An abstract digital image, with even blocks of bright color interrupted by smudged and pixelated fields
Still from Paul B. Davis's video Codec, 2009


Lenses on Glitch, Part 2

by Outland

Three artists share the perspectives that have shaped their work with glitch.

As Rosa Menkman writes in the introduction to Outland’s special issue on glitch art, “There are as many stories of glitch as there are practitioners and individuals experiencing or working with the glitch.” Each artist brings their own perspective—their background, their skills, their imagination—to bear on the work they carry out. It would be impossible to chart all their stories, but we can offer a sample. Below, three artists share the approaches they have developed, all of which entail an oppositional stance toward the mainstream use of technology. SHAWNÉ MICHAELAIN HOLLOWAY shares how her experience in the “dirty new media” scene and shaped her understanding of her body in relation to machines. – and its resistance of technology. Raquel Meyers discusses her use of a Commodore 64 computer as a way to understand an obsolete technology rather than throwing it out, and thereby resist the market’s demand for constant updates. And Paul B. Davis talks about the popularization of compression aesthetics as “datamoshing,” and the impact that the adoption of glitch in pop culture had on artists.

 (This is the second in two-part series entitled “Lenses on Glitch.” Read part one here.)

A flickering animated gif where the repeated text "don't get attacked" appears among silhouetted imagery of a woman and city streets, along with the gray-and-white checkered pattern of a transparent png as seen in Photoshop
SHAWNÉ MICHAELAIN HOLLOWAY: dnt-get-attached(cTumblr_afterjC).gif, 2013


Dirty new media is an aggressively critical and revisionist way of making art with technology. Because no single academic discipline or artistic community can seem to agree on what exactly new media is—on what qualifies as “technological” enough to be labeled as such in a museum—dirty new media art can be anything from videos, viruses, and radio stations to paintings, poems, and performance. In the spirit of Marshall McLuhan’s phrase “the medium is the message,” what galvanizes dirty new media as a methodology is brash candor in the face of an urgency, whether that urgency is felt because of desire and sexuality or anger at injustices in the intersecting (and often conflicting) conditions of society, technology, and the self.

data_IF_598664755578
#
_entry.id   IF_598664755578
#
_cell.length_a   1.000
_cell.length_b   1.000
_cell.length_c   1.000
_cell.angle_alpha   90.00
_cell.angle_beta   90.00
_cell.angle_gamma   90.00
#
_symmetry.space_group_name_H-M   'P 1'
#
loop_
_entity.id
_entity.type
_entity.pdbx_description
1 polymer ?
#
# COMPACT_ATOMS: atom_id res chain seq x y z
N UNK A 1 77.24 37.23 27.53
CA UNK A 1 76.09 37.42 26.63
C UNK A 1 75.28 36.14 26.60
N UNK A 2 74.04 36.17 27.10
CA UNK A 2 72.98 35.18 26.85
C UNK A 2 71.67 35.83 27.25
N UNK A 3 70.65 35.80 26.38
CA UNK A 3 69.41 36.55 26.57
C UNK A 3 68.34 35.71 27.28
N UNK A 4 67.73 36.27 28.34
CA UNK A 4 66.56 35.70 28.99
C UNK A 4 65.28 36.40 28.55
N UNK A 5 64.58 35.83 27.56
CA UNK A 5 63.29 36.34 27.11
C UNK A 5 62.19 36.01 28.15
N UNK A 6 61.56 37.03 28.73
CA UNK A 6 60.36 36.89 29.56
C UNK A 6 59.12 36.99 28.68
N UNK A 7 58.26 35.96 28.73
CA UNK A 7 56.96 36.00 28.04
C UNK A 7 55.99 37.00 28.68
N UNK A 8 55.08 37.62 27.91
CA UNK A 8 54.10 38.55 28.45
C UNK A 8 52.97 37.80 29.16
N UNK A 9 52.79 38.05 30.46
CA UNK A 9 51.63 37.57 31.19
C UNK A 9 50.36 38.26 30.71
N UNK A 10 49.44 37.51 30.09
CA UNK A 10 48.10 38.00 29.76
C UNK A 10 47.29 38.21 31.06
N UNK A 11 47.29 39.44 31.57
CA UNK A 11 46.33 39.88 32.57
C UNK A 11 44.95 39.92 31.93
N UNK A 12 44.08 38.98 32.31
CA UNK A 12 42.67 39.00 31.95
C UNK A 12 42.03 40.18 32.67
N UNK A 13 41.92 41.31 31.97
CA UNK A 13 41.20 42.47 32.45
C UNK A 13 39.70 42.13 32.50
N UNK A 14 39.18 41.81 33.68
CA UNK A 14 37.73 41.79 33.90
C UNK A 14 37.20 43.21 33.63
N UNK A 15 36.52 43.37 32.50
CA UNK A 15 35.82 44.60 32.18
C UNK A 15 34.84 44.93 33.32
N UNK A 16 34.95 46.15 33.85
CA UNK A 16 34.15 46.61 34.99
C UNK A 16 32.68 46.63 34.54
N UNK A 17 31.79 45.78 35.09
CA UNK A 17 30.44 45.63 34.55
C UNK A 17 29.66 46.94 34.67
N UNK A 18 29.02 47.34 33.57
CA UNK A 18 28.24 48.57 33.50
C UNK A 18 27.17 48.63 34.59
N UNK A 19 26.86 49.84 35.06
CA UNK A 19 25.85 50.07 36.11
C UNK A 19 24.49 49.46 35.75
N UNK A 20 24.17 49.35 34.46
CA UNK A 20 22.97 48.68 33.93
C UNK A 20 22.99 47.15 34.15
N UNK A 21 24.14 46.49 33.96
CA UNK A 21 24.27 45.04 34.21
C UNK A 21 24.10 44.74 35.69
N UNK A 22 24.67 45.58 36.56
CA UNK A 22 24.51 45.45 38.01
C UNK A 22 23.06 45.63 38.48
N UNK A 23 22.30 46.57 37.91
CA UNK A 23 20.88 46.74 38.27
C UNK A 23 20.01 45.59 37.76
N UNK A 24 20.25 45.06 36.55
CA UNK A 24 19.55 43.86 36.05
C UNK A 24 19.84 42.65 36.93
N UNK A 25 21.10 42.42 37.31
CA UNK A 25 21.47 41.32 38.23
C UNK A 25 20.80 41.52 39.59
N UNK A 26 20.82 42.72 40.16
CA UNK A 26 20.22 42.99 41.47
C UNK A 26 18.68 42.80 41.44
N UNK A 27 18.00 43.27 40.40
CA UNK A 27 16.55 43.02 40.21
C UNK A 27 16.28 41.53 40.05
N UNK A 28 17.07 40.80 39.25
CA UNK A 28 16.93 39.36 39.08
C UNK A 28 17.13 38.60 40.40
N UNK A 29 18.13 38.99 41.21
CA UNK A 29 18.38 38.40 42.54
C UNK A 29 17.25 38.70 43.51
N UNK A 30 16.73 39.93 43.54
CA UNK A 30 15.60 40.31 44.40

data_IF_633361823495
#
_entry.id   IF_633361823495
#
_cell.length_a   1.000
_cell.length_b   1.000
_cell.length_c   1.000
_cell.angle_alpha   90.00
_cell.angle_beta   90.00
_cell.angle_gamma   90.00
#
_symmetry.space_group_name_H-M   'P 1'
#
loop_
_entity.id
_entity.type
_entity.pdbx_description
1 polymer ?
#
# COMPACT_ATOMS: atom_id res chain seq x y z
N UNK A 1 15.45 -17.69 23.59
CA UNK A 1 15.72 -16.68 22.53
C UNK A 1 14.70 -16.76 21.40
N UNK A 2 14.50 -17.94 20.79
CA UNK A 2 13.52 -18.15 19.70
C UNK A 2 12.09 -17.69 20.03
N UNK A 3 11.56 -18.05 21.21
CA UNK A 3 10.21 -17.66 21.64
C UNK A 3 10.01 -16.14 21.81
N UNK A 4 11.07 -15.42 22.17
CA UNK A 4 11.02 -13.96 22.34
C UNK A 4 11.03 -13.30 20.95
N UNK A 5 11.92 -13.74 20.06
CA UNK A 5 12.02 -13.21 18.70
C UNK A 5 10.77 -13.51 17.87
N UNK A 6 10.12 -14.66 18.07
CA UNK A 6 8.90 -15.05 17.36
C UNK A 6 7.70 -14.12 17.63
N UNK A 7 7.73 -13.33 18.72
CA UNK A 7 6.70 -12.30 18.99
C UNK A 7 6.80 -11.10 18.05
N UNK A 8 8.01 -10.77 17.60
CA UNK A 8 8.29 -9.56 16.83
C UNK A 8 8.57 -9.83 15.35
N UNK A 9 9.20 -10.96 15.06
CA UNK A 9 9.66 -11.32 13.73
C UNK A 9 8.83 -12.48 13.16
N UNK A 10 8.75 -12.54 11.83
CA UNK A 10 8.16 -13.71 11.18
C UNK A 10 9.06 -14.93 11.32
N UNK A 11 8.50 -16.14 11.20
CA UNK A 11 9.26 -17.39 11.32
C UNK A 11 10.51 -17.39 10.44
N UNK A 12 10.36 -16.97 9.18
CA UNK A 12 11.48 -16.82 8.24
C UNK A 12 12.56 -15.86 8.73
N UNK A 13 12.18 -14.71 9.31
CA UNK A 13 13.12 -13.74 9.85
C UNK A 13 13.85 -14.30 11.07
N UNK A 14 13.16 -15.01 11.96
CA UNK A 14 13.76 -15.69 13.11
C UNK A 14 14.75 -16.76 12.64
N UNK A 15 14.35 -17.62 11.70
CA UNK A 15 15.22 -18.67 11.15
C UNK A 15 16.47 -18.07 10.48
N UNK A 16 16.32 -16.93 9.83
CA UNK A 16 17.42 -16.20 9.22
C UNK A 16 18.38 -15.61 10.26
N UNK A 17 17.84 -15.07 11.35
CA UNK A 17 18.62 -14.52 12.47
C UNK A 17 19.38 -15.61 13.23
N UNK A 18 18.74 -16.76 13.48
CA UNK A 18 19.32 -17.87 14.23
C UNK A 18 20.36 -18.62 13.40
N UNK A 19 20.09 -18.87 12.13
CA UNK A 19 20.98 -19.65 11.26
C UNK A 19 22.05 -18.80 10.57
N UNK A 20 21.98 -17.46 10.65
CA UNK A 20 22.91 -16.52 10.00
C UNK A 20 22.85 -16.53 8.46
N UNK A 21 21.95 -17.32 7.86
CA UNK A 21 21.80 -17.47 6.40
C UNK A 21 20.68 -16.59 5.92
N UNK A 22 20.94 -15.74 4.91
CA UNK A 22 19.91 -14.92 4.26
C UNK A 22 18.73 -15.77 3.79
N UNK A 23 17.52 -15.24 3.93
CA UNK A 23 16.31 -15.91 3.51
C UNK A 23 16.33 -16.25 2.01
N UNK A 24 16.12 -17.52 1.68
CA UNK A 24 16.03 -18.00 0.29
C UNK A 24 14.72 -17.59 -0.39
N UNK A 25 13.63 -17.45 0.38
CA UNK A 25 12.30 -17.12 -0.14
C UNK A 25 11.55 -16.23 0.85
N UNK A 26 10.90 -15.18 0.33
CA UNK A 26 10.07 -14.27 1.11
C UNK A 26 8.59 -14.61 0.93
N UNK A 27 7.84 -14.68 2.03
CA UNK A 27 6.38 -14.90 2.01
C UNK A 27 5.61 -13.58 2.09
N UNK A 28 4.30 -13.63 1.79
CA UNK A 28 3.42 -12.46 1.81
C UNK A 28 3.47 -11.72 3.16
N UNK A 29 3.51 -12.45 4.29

Despite its best efforts at resisting legibility, dirty new media has become seen as the emo kid of “art and tech” as it constantly searches for a sense of self in other places, drawing from other disciplines or aesthetics, like from its predecessor tactical media, a tech-enabled interventionist art, or from its twin flame glitch, an art of failure. This overly formalist approach indicates the discipline with which dirty new media attempts to reconcile fine arts tradition with post-modern life. However, the mediums from which these tools are borrowed disagree with the core of dirty new media’s existence so much that it created its own identity out of the same flurry of naive rebellion that prompted this adoption tactic in the first place. Dirty new media works are often rapidly completed, ephemeral, or perhaps just broken and nasty-looking. They hinge on the edge of an anticipation of some kind of death. To meet the demands of my work They Laid Down Their Hammers and Cried (2023), a cyberqueer reimagining of the myth of John Henry, the steel-driving man, I made that risk real within my body as I trained as a powerlifter and bodybuilder for over a year and a half. In this performance, custom electronic sensors send signals to speakers and multi-screen displays through series of generators connected to synthesizers that scramble audio and text from a poem written in the form of The Rifleman’s Creed as I swing a heavy sledgehammer three hundred times. The recollection of labor, militarization, and ritualistic discipline sets up a parallel between Black American life and conventional software programming. I ask: “Is life possible for a machine at rest?”